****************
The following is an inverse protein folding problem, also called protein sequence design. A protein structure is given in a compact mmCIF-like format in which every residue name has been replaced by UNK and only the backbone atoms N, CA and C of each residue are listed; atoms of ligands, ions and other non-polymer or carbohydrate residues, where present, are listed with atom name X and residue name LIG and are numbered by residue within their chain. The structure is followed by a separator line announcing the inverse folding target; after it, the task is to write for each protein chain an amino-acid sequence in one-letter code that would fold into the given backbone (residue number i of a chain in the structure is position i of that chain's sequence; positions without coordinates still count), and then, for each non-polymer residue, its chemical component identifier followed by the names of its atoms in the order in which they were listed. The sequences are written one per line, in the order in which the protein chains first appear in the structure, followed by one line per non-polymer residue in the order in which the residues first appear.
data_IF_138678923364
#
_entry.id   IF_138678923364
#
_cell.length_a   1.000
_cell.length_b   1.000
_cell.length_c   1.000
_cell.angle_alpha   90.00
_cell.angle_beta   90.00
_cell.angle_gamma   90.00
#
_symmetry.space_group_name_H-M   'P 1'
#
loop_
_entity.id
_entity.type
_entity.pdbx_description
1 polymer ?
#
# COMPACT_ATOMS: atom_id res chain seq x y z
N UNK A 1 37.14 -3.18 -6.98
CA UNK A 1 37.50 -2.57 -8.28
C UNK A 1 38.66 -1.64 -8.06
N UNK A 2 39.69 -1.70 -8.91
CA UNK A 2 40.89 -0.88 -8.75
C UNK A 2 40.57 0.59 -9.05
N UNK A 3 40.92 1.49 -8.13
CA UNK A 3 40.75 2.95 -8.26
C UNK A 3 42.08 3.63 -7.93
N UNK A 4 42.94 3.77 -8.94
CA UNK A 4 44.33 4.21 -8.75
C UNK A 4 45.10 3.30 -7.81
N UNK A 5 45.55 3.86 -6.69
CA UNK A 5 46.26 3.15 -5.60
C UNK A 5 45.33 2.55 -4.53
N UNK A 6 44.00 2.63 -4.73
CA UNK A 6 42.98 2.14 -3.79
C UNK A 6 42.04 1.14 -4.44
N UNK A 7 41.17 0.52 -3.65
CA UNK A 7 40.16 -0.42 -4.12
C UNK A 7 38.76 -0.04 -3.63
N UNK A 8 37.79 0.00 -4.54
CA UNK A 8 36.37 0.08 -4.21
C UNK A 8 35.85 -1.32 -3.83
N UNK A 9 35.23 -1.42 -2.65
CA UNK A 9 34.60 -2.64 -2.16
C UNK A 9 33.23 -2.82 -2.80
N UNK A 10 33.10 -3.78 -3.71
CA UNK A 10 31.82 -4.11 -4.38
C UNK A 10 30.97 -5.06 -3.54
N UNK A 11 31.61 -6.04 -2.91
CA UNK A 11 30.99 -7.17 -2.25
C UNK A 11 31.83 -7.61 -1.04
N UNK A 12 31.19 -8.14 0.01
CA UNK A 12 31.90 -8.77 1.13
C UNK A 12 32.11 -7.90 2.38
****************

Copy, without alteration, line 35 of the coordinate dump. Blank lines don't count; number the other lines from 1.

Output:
CA UNK A 5 46.26 3.15 -5.60